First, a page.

On Sunday evening March 25 1866, the two children of the schoolmaster Mr St George, were playing near the fire together in the Mission School (now Scoil Fhursa ), when suddenly there was an explosion. The elder child burnt his hand. His injuries put him into a ‘very precarious position’. I am not sure how serious that was, but the story took an insidious turn when it was given out that ‘some malicious person climbed on the roof, and threw a packet of gunpowder down the chimney.’
The Mission School, founded by the Rev Alexander Dallas of the Irish Church Missions’ Society, and built in a striking Gothic style, was divided into three sections. On one side was the teacher’s or pastor’s accommodation, while overhead was a ‘dormitory’ of several beds. The greater proportion of the building was the Protestant church of the Rahoon parish.*
Rev Dallas was a man of his time. He was virulently opposed to ‘the errors of Rome’ and actively sought to convert Catholics to the Protestant faith. He understood the value of using the Irish language when it was the vernacular of the children. The Society was careful to appoint teachers with a knowledge of Irish.
At the time of the explosion a service was being conducted. It is believed that the intended target was the fireplace in the vestry, but a division in the chimney flue brought the bomb into the living quarters.
An awkward time
Naturally there was a huge hue and cry. It came at an awkward time in the sensitivities of the people. The memories of hungry people who embraced the Protestant religion for food for themselves and their children in places where neither the Catholic church nor the Government provided any relief, were still raw. The Great Famine had officially ended 14 years before, but the endless trails of emigration, and the scars of starvation continued. There were people who resented the work of Irish Church Missions’ Society, the humiliation of the ‘Soupers’ or the ‘Jumpers’; and showed their anger in violence. There was an unseemly scramble for souls by both churches.
However, the story of the explosion in the Mission Society’s living room was soon reported in the national press. But the local Galway papers took umbrage, and denied that any such malicious attack ever happened. The Vindicator proclaimed that such accusations were ‘a calumny’ against ‘the character of the locality’. When the Society offered a reward for information about the crime, The Vindicator scoffed at the idea of offering a reward ‘for the discovery of the perpetrator of an outrage that no one believes ever was committed’.
There was even talk that explosive material was kept in the schoolhouse because ‘blasting operations’ had been carried out ‘on the premises lately’. The Galway Express claimed ‘that powder was hanging up in a bag in the schoolmaster’s kitchen’. Finally the fact that the injured boy had burned his hand was presented as proof that a youthful daredevil was the victim of his own foolishness ‘when putting powder into the fire’. That was accepted by the general public as the truth of the matter. The Mission Society did not come out well from the affair.
’No small sensation’
Another curious incident at the Mission Society school was the report that it had taken in some of the Catholic children, many of whom were half starved as a result of the bitter Dublin ‘Lock Out’ of August 26 1913. Approximately 20,000 workers, many of whom lived in impoverished tenements, where infant mortality was among the highest in Europe, rallied to the call of James Larkin.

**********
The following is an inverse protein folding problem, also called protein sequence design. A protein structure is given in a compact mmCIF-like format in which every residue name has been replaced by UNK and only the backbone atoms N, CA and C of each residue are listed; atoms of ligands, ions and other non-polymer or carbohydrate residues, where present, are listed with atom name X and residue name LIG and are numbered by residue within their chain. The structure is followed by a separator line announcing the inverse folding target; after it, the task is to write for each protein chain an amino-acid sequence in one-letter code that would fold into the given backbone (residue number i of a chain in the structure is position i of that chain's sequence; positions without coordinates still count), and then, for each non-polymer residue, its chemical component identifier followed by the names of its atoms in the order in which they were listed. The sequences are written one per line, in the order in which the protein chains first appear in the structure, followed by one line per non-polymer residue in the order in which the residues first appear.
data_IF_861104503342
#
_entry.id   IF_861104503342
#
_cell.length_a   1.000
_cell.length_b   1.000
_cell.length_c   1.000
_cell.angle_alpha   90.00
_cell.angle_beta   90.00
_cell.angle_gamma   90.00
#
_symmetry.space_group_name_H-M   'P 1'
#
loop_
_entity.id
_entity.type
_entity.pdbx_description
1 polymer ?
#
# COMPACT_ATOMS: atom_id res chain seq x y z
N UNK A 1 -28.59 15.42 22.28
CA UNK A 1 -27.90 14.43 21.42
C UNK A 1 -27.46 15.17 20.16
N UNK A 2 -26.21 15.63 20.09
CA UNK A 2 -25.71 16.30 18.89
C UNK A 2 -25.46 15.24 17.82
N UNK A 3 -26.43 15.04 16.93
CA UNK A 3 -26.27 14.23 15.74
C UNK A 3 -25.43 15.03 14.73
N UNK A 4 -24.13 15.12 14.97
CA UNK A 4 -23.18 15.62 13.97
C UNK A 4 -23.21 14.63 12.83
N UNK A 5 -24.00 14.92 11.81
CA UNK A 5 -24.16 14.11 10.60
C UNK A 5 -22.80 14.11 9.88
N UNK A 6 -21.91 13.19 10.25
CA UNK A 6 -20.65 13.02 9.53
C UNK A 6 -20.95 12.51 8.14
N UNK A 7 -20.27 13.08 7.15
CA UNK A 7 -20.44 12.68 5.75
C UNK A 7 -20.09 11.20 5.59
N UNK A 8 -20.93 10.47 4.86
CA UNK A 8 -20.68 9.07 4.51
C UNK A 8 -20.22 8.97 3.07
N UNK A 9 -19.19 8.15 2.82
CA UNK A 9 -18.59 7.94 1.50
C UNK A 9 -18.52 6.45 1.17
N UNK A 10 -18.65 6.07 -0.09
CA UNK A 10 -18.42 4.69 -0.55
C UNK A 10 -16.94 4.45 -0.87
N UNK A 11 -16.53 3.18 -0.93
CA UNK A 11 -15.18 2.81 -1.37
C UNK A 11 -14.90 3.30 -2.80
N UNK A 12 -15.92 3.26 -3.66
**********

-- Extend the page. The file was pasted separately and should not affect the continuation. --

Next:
The strike lasted more than four months, resisted by employers who simply locked out their staff, and let them starve. Police broke up mass pickets with batons, and dealt severely with prisoners. In a practical act of charity temporary foster homes were arranged for the children in Britain, and elsewhere, to ensure they at least they had some nourishment. The Archbishop of Dublin, Dr Walsh, however, denounced the scheme for putting the Catholic faith of the children at risk by sending them to a ‘pagan’ country. Vigilante committees patrolled the quays at Dublin and Dun Laoghaire.
Imagine the surprise when it was reported that the Mission Society at Galway had sequestered a group of Catholic children of the Dublin strikers. The Connacht Tribune was on the case: ‘A considerable amount of sensation was caused in Galway during the weekend by the rumour that 15 children of the Dublin strikers had been secretly sent to Galway to be lodged at what is locally known a the ‘bird’s nest’. The report also gained credence that close upon a dozen children had been sent to a home in Clifden.
Word of the children’s fate spread rapidly. Vigilant members of the Galway Ladies’ Auxiliary of the Ancient Order of Hibernians were speedily on the track of alleged proselytisers. Alas, there appears to have been no truth in the rumour. In a interview with the headmaster, Mr Bane, ‘he emphatically stated that there was not the smallest scintilla of foundation for the sensational rumours that had been going about.’ He did admit, however, that one child had been admitted in recent weeks. She was a ‘Protestant child’ - a native of a western county. There the matter rested.
More from Paul McGinley’s ‘Salthill - A History’ next week…
NOTES: It was colloquially known as ‘The Bird’s Nest’, as it was an orphanage of sorts, but also because it was located on a curious triangle of land surrounded by parts of Taylor’s Hill, St Mary’s Road and Sherwood Avenue.
That small building, which thrives as a well known Irish national school to day, was certainly well used. A lot appears to be going on in that small building. The same Irish Church Missions Society operated a number of orphanages including one at Aasleagh, and Nead Na Farraige at Spiddal.